On Being Pushy

A couple weeks ago I gave a presentation to one of my networking groups, to help educate them on what Grouvia is all about.  The purpose of belonging to this group is to expand my salesforce, so it’s important that these people recognize an opportunity for me when it comes their way.  In order for them to do that, they need to understand what problems Grouvia solves.

I haven’t been getting much in the way of referrals from this group, so I really worked hard to come up with some compelling content to present, and at the end of the presentation I gave them a 10-minute homework assignment.  I provided explicit and easy instructions on how to sign up for Grouvia, create a group, and add two small pieces of content.

Guess how many people got all the way through my step-by-step 10-minute assignment?  Go ahead, guess.

TWO.  Pretty pathetic, right?  Out of 25 people, I think about five people actually bothered to give it a try.  Three gave up without ever asking me a single question.  One of the people who completed the task is my business partner.  The other person who did it is the secretary of the group.  So here’s my public thank you to Betsy and Tom for showing some spunk and commitment.

I have come to the conclusion that people will not do *anything* unless you push them.  And I mean really push hard.  I think in my case it’s because people are afraid of new things, web applications in particular.

Many of the people in my audience are not best friends with the http://www.  I would be willing to forgive those people.  But I’m talking about the ones who DO have Facebook accounts and Blackberries.  This should be easy for them.

Why do they resist?

Have they been fed so many bad complicated ugly web applications over the past 9 years that they expect everything new to be bad, complicated, and ugly?  There are many new Web 2.0 apps out there that are outstanding.  The problem is they are not ubiquitous.  The vast majority of web sites still suck.  But when the tides turn, and people start having confidence in the web again, Grouvia will be right there waiting.

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Beta Success!

Last week we launched the new beta site for Grouvia.com.

It was a thrill and a relief. This is a major milestone for Grouvia and it was only a month late.

There are 170 bugs in the application right now.  And that’s down from about 400 a month ago, so it’s actually not as bad as it sounds.  Only 19 of them are considered “major” and that’s just my personal assessment of their severity.  The vast majority of them are typos, layout issues, alignment problems, and missing “nice to have” features.

So if you haven’t looked at grouvia lately (or at all), please go take a look.  I think you’ll be pleasantly surprised.

I have made one huge sacrifice in the past month about which I am more than a little concerned.  I have completely let our marketing efforts go.  I have barely eked out these blog posts, and have done no posts to the Grouvia Groove blog.  I have stopped reading/commenting on other blogs, I have stopped reading/commenting on LinkedIn discussions, I have stopped all tweeting.  Basically the Grouvia marketing efforts are now in disaster mode.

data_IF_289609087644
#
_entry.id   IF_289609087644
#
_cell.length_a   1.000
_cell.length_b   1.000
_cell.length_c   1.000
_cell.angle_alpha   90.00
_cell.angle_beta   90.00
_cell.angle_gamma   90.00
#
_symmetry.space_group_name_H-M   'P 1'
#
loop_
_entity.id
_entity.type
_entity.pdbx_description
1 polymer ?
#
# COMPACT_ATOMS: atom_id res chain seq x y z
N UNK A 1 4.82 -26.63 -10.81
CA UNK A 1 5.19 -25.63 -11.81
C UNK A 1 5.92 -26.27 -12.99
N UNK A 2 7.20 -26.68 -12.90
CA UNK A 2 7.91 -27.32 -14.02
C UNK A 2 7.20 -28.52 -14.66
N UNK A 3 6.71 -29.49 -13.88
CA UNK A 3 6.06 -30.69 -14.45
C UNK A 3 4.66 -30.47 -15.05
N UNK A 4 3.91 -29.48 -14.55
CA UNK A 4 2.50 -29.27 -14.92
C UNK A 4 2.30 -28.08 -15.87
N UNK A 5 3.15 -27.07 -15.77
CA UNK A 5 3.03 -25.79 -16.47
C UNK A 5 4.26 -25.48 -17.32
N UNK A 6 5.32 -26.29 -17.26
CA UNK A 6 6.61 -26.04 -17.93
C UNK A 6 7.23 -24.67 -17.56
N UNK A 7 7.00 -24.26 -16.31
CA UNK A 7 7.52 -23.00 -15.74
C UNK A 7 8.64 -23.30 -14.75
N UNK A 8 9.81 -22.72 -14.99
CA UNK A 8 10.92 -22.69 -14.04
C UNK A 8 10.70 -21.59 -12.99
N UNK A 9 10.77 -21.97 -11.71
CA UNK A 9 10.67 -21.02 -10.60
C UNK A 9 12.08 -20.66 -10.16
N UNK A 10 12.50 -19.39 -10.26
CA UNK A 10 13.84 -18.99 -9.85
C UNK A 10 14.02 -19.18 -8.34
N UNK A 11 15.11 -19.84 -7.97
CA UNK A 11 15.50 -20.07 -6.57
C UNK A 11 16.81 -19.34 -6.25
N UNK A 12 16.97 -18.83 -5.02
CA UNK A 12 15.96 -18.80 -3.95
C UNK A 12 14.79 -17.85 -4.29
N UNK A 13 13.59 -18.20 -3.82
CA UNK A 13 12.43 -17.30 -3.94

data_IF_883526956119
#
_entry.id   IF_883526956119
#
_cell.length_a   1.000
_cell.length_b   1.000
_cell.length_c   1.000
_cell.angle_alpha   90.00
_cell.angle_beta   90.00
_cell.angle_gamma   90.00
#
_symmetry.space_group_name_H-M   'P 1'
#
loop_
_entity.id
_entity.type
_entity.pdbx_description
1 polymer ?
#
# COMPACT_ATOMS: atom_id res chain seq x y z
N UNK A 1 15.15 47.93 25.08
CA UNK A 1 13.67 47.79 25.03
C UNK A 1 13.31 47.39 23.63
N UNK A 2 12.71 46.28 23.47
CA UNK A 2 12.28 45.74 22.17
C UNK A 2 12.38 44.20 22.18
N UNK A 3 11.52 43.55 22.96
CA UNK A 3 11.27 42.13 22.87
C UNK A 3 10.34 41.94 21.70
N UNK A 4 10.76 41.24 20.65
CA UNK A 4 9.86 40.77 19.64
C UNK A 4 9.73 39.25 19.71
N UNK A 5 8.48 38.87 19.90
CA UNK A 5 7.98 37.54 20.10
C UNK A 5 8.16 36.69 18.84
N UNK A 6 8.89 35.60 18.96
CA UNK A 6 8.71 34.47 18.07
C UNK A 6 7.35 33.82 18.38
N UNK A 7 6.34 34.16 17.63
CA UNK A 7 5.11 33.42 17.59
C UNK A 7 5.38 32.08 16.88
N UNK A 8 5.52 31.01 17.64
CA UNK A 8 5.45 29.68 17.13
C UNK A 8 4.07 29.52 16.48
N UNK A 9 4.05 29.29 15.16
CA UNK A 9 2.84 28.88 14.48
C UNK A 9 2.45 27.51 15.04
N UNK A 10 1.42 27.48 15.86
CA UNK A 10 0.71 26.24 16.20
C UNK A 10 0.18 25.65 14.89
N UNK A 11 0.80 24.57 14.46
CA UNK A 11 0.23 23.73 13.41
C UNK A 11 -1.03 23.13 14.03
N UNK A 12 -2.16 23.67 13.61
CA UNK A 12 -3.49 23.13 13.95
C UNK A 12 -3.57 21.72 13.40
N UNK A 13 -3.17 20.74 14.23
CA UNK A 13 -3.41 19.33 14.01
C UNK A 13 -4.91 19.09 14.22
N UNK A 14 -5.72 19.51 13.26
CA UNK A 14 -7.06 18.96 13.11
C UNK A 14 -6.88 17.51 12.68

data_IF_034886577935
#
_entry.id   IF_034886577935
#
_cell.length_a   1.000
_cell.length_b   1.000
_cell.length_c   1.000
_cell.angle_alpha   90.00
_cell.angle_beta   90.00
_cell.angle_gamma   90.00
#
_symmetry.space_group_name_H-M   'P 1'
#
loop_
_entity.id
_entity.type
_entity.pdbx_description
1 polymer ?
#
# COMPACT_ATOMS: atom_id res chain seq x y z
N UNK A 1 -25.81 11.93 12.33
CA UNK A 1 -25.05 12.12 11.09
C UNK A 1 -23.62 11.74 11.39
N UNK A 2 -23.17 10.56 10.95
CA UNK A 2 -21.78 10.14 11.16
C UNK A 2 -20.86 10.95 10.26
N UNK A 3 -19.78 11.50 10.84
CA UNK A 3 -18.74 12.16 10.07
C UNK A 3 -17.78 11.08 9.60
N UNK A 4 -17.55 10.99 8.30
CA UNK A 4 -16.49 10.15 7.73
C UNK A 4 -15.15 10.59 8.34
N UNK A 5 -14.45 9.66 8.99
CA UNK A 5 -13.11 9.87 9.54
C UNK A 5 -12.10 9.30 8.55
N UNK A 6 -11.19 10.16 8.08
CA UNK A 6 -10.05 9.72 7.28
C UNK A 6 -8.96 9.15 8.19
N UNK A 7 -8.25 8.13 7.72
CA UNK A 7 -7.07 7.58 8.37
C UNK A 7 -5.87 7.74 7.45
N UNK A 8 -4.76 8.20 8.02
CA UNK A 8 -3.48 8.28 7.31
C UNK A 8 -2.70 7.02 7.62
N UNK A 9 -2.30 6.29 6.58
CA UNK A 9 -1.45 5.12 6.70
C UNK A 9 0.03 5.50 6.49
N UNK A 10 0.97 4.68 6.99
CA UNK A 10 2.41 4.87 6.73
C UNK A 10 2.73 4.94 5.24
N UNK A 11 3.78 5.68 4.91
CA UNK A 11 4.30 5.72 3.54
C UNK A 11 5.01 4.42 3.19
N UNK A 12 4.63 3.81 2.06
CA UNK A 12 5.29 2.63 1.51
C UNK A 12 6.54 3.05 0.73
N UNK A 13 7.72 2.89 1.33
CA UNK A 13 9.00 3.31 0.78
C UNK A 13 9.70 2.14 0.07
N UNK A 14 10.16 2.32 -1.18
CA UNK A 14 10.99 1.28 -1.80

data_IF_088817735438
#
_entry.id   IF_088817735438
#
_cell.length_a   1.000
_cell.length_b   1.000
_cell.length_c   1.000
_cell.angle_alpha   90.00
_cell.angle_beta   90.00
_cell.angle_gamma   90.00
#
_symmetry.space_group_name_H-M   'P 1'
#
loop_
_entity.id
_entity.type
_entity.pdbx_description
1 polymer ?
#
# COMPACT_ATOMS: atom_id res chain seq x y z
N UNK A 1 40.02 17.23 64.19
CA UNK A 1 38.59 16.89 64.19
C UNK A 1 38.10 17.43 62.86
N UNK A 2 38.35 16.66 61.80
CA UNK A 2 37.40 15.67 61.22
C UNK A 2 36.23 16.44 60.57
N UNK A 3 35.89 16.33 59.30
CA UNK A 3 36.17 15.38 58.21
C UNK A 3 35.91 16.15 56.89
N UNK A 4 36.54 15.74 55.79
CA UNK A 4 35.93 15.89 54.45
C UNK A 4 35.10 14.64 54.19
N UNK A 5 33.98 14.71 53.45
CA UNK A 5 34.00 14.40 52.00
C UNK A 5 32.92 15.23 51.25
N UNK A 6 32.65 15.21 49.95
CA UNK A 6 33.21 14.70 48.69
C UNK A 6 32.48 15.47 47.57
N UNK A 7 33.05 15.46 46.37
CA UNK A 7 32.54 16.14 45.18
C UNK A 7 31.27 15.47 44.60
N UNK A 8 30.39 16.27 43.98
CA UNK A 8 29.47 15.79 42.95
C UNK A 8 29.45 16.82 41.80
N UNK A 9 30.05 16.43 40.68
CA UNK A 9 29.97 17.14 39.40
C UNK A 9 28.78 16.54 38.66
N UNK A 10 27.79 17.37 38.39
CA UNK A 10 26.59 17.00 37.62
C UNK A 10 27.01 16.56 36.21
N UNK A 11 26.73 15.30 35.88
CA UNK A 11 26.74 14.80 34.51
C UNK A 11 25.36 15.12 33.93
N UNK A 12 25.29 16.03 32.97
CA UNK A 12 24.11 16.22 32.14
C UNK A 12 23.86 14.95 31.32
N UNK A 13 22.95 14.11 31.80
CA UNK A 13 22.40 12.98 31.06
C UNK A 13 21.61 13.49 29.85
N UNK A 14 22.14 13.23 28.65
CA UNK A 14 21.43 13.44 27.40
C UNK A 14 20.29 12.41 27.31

I’m not sure if I have made the right choices, but I do feel that the quality of Grouvia was too important to let slip.  So I have spent the last month testing, documenting bugs, retesting fixes, and doing my own light coding of the user interface.  I think these efforts have paid off, because Grouvia looks a thousand times better than it did last month, but at what cost I am not sure.  I may not know for a while, if ever, what price Grouvia will pay for this.

I still have some cleanup work to do over the weekend, and then I can leave the developers alone for a while so they can implement the rest of the missing features.  They believe we can have the entire project wrapped up by the end of January.  I am cautiously optimistic but I’m not holding my breath.  There have been too many disappointments on this project so far to believe that sunny days will always shine on us.

But today it’s sunny, and I intend to enjoy it.

Same as Markus, Only Better

About a year ago I read an article about a man from Vancouver named Markus Frind.  Chances are you’ve heard of him.

His story struck a major chord with me that I will never forget.  Markus is one of the reasons I am doing what I am doing today.

To be fair, there are many entrepreneurs and marketing geniuses who have inspired me, but Markus’s story is unique in terms of what I got from it.

Markus Frind created a dating web site called plentyoffish.com.

Apparently he was a jobless slacker and decided to learn ASP to help get a job.  To learn ASP he needed a project to work on, so he created plentyoffish.com.  In three weeks.  All by himself.

He thought it was good so he published it, and as he tells it, the money pretty much started rolling in.  (I’m skipping over all sorts of details here, but keep in mind I read this a year ago and this is how I remember it.)

But the thing I remember most was something Markus said that gave me some insight into the way his arrogant mind works.  After the site had been up and running for a while, his customers started complaining about the site’s functionality.  They said it was ugly, the photos were distorted, and they wanted new features.

So, while Markus romped around with his girlfriend, raking in the dough and working only an hour a day, he completely ignored his users.

The most interesting point here is that he was doing it on purpose.  He had no intention of changing the site, fixing the distorted photos, or adding new features.

His reasoning?  The site was making him lots of money so why change it and possibly put that at risk.  In other words, his income was more important than his stupid users.

O.   M.   G.